The key to a successful food subscription service is organization. Having well-planned payment options, subscription terms, shipping contracts, and branding and marketing efforts, is crucial. Ong recommends setting up a billing system that accepts month-to-month payments, as well as longer-term subscriptions. This will allow customers to try your products before committing to a subscription, thus stimulating new clientele. Once clients are wowed by your products they can upgrade to a pre-paid plan for a three-month, six-month or yearlong subscription.

Another important component to food subscriptions is reliable delivery. Adequate packaging and competitive shipping rates are vital to the success of your business. Ong admits that shipping has been a big headache for her company, but she has learned some valuable lessons. By using priority mail, her clients are assured delivery within two to three days, and they are provided with a tracking number, which Ong says is very important to her clients. She advises that, although negotiating better shipping rates takes some skill, it is a worthwhile cause to ensure that shipping your products doesn’t eat all of your profits.

With products, payment systems and shipping details in place, the next step is to advertise your service. The Internet can be an extremely beneficial tool to spread the word about your venture through social media and blogs. Ong says a heavy online presence was crucial to launching Love with Food. “The first two or three months we depended on bloggers to do reviews of us. Initially we did a lot of outreach. We contacted the bloggers and sent them boxes to review and it translated into a lot of positive reviews. We also used Facebook, Twitter and YouTube to get the word out. We now have more than 13,000 followers on Twitter, so word has spread.”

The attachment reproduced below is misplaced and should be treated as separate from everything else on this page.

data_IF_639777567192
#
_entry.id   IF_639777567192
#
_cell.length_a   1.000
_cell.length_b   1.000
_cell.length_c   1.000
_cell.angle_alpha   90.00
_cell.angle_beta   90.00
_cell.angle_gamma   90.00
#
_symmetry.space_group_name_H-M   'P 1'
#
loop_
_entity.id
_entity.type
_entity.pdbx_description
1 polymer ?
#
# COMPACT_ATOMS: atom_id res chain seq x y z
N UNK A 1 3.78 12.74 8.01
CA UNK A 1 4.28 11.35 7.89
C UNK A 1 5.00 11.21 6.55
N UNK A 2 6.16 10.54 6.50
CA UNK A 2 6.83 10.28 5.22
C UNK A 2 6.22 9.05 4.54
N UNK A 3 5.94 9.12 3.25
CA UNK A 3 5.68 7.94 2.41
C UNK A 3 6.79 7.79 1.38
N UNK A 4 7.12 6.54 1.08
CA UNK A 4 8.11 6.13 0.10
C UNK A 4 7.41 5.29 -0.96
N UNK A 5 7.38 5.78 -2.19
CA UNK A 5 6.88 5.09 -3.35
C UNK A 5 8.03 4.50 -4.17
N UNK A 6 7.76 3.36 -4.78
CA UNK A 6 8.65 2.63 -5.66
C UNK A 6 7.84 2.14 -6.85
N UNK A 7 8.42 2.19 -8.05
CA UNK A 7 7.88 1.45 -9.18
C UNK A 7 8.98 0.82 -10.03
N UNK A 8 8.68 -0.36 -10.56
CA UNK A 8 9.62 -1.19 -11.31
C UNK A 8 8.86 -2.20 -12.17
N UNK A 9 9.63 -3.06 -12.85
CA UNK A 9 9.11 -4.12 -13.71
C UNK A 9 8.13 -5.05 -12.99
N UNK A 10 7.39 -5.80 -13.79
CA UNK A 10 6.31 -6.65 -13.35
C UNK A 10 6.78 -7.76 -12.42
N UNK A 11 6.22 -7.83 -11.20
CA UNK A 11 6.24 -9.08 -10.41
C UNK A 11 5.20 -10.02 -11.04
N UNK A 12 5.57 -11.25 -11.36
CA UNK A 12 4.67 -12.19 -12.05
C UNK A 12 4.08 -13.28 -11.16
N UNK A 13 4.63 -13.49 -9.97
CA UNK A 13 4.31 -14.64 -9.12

In addition to online marketing, word-of-mouth advertising has also been a big player. Current customers are talking about how much they love their monthly box of gourmet items, which leads to their friends trying it out, and thus begins another cycle of growth.

To launch your own food subscription service, take note of a few tips Ong offers based on her experiences. First, be sure that the product itself is consistent with what is advertised online. Inconsistencies will lead to lost sales and disgruntled customers. Second, branding your product is vital to success. The brand must be recognizable and clearly seen on the packaging to create brand recognition amongst your clients. Ong advises business owners to test out their branding and get customer feedback to ensure they’re on the right track. Finally, be sure that your back end can handle the growth that will come with your food subscription service. You must be able to maintain quality while keeping up with demand, which can be challenging if you experience a surge in subscribers. Have a plan in place to allow your kitchen to grow with your company.

Consumers today are willing to pay a slightly higher cost for products that they deem valuable, especially if they are conveniently delivered to their front door. While interest in food subscription services is gaining momentum across Great Britain and the United States, the Canadian market is relatively untapped. By letting this new market breathe renewed life into your business, you can unlock new and exciting channels to expand your client base.